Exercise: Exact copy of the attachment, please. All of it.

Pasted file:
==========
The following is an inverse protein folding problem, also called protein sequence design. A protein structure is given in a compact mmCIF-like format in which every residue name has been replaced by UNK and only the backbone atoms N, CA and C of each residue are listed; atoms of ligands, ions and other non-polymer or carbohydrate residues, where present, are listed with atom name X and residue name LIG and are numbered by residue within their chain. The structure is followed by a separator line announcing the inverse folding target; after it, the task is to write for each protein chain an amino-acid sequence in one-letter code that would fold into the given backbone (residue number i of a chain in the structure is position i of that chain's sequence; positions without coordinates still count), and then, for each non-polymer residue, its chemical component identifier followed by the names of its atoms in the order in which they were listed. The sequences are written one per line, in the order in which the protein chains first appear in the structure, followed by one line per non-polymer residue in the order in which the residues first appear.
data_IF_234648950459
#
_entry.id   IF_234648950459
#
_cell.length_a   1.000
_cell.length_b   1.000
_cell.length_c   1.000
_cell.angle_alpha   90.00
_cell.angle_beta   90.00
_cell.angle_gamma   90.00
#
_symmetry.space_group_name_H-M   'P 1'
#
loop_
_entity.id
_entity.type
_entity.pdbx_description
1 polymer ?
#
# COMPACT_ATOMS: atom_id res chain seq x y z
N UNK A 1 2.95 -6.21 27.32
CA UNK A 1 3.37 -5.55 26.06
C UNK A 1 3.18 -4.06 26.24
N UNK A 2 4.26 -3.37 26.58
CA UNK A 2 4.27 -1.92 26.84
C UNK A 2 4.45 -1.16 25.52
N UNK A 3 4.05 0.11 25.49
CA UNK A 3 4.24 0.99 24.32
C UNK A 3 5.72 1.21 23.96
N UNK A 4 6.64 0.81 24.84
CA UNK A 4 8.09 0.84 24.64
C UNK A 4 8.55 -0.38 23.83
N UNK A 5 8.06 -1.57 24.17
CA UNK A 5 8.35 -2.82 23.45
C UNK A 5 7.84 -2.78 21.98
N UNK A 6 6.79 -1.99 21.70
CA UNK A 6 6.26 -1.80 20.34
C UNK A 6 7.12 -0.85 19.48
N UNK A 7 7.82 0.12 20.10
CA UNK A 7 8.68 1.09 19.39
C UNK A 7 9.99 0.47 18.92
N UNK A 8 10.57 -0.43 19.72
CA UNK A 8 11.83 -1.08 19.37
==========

The following is an inverse protein folding problem, also called protein sequence design. A protein structure is given in a compact mmCIF-like format in which every residue name has been replaced by UNK and only the backbone atoms N, CA and C of each residue are listed; atoms of ligands, ions and other non-polymer or carbohydrate residues, where present, are listed with atom name X and residue name LIG and are numbered by residue within their chain. The structure is followed by a separator line announcing the inverse folding target; after it, the task is to write for each protein chain an amino-acid sequence in one-letter code that would fold into the given backbone (residue number i of a chain in the structure is position i of that chain's sequence; positions without coordinates still count), and then, for each non-polymer residue, its chemical component identifier followed by the names of its atoms in the order in which they were listed. The sequences are written one per line, in the order in which the protein chains first appear in the structure, followed by one line per non-polymer residue in the order in which the residues first appear.
data_IF_234648950459
#
_entry.id   IF_234648950459
#
_cell.length_a   1.000
_cell.length_b   1.000
_cell.length_c   1.000
_cell.angle_alpha   90.00
_cell.angle_beta   90.00
_cell.angle_gamma   90.00
#
_symmetry.space_group_name_H-M   'P 1'
#
loop_
_entity.id
_entity.type
_entity.pdbx_description
1 polymer ?
#
# COMPACT_ATOMS: atom_id res chain seq x y z
N UNK A 1 2.95 -6.21 27.32
CA UNK A 1 3.37 -5.55 26.06
C UNK A 1 3.18 -4.06 26.24
N UNK A 2 4.26 -3.37 26.58
CA UNK A 2 4.27 -1.92 26.84
C UNK A 2 4.45 -1.16 25.52
N UNK A 3 4.05 0.11 25.49
CA UNK A 3 4.24 0.99 24.32
C UNK A 3 5.72 1.21 23.96
N UNK A 4 6.64 0.81 24.84
CA UNK A 4 8.09 0.84 24.64
C UNK A 4 8.55 -0.38 23.83
N UNK A 5 8.06 -1.57 24.17
CA UNK A 5 8.35 -2.82 23.45
C UNK A 5 7.84 -2.78 21.98
N UNK A 6 6.79 -1.99 21.70
CA UNK A 6 6.26 -1.80 20.34
C UNK A 6 7.12 -0.85 19.48
N UNK A 7 7.82 0.12 20.10
CA UNK A 7 8.68 1.09 19.39
C UNK A 7 9.99 0.47 18.92
N UNK A 8 10.57 -0.43 19.72
CA UNK A 8 11.83 -1.08 19.37